THE COUCH SLOUCH

Burning questions about how hot it will be at the 2022 World Cup in Qatar

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In November 2022 – just a scant three years from now – comes the next World Cup, in Qatar. This will set up one of the extraordinary, epic collisions in recorded human history:

The global game meets global warming.

(I know what you're thinking: Why can't I write about Baker Mayfield shaving his handlebar mustache or LeBron James' triple-double frenzy, or at least preview which nations are favored to win the World Cup? You want that stuff, go subscribe to The Athletic or marry Skip Bayless.)

(Do the words "existential threat" mean anything to you? I have been inspired by the 16-year-old Swede, Greta Thunberg; it's time to get up, get out and shout about something other than College Football Playoff rankings.)

Qatar is hot, baby. And getting hotter.

Temperatures in its capital city, Doha, have risen five degrees since 1962. Earlier this decade, during what can only be described as a particularly unforgiving heat wave, they recorded an all-time high reading of 122.7 degrees.

The average high temperature is Qatar in June and July – when the World Cup is typically played – is 108 degrees; the average low is in the mid 80s.

So, why oh why, we might wonder, would FIFA, soccer's international governing body, grant the World Cup to you-could-cook-an-egg-on-that-soccer-pitch Qatar?

Oh, I know, I know, I know!

$$$$$.

(That's the worldwide symbol for "lots of cash changing hands illicitly.")

Speaking of which, let's take a moment to celebrate FIFA, the IOC and the NCAA, the Mount Rushmore of autocratic, predatory, dystopian sporting warlords. For those of you new to the pillage-and-plunder game of monolithic athletic officialdom, IOC is short for International Olympic Committee, NCAA is short for National Collegiate Athletic Association and FIFA is short for Corrupt to the Core.

Anyway, upon further consideration, FIFA decided to push the 2022 World Cup back five months, to the milder climes of November and December.

It's still no picnic made in the shade then.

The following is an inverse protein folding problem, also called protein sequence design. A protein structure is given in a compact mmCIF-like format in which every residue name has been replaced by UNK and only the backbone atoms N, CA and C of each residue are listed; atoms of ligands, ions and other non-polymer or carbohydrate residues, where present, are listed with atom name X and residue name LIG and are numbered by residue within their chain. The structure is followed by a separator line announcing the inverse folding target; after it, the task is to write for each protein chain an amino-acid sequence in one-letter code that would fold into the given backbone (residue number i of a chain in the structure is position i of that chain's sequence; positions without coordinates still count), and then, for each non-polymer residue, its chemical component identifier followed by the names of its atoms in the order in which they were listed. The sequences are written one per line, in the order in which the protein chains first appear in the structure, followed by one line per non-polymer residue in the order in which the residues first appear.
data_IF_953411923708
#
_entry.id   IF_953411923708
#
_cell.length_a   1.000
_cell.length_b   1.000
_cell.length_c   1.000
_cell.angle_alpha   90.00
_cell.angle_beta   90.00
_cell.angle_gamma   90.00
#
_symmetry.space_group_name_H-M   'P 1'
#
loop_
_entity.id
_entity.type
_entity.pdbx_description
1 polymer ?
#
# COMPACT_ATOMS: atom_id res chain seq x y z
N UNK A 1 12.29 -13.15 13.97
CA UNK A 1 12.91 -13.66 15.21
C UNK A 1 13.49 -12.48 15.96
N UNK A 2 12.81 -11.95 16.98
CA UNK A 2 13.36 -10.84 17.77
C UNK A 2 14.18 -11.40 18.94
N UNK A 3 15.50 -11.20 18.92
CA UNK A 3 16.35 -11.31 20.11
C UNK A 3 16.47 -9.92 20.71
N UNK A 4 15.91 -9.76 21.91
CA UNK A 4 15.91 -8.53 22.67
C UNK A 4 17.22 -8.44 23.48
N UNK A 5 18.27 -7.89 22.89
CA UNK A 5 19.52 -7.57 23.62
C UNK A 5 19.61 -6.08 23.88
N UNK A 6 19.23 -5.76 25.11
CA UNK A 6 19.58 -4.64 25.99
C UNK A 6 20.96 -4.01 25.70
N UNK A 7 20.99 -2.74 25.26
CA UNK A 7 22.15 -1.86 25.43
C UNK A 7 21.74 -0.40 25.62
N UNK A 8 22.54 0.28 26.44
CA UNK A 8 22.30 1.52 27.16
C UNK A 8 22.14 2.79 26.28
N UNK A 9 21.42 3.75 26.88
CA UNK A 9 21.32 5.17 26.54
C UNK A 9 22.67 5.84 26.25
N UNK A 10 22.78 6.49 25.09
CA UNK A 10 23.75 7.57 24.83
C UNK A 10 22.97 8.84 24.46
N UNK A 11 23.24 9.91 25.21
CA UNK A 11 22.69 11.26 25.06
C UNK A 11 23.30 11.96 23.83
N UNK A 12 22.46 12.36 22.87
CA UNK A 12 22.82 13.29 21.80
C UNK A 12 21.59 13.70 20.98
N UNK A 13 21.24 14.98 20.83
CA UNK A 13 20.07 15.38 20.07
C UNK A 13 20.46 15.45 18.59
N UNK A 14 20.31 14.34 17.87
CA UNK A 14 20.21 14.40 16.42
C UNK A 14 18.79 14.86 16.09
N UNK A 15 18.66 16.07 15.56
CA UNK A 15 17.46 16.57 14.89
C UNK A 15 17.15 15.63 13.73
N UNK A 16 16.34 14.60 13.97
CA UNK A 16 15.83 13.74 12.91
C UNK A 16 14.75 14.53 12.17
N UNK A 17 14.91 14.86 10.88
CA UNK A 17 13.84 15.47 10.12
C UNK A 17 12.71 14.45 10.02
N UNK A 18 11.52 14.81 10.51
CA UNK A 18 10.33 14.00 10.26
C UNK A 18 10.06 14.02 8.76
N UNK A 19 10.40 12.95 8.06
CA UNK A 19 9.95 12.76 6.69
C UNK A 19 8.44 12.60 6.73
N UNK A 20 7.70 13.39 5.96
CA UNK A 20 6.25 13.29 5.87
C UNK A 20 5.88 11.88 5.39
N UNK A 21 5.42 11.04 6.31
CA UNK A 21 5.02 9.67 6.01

Several weeks ago, Doha hosted the world track and field championships. The start time of the women's marathon was moved to midnight, but with temperatures still near 90 degrees, 28 of the 68 runners failed to finish. First-aid responders literally outnumbered the competitors.

So when watching the 2022 World Cup, please note: They're not flopping, they're collapsing.

The next World Cup slogan is "Expect Amazing."

It should be: "Expect Amazingly Non-Ambulatory Athletes."

To combat the heat, Qatar is taking an unusual tack – it is air-conditioning the outdoors. Besides forced air cooling the playing fields, there will be vents under each stadium seat to comfort fans.

Now, I'm no rocket scientist – heck, I am barely a sports journalist – but while air conditioning relieves us from increasing heat, it is one of the causes of warming the planet, no? Qatar, by the way, is the largest per-capita emitter of greenhouse gases in the world, three times as much as the United States and almost six times as much as Stephen A. Smith.

If FIFA had any conscience – I realize this is a fantastical notion – it would tie the 2015 Paris Agreement to World Cup qualifying. If you are not part of that climate accord, you cannot participate in the World Cup. Now, that would be a game changer. Sure, current U.S. officials might not care much about climate change or the future of the planet, but they definitely would not want to miss on a chance to kick some Ukrainian butt on the soccer pitch.

You think I'm kidding here? We often make a big deal about sports making a difference and leading the way to societal change. Well, what better spot to be a leader than saving the Earth?

More realistically, Couch Slouch has two easy solutions to alleviate World Cup health dangers:

1. Play the games with a running a clock.

2. Reduce emissions of carbon dioxide, replace fossil fuels with renewable sources of energy, change what we eat and buy, consume less and waste less, travel smarter.

What, they already have a running clock? Dang. I guess we better do the other thing!

Ask The Slouch

Q. You seem to question student-athletes' rights to earn. Didn't you make money in college as a sportswriter? (M.J. Hunter; Naperville, Ill.)

A. I was a student-journalist at Maryland and got paid for my work in the campus newspaper – $6 for news articles, $4 for sports articles. This, in fact, jeopardized my amateur journalist status, but I chose to take the quick cash and dash my Fourth Estate Olympic dreams.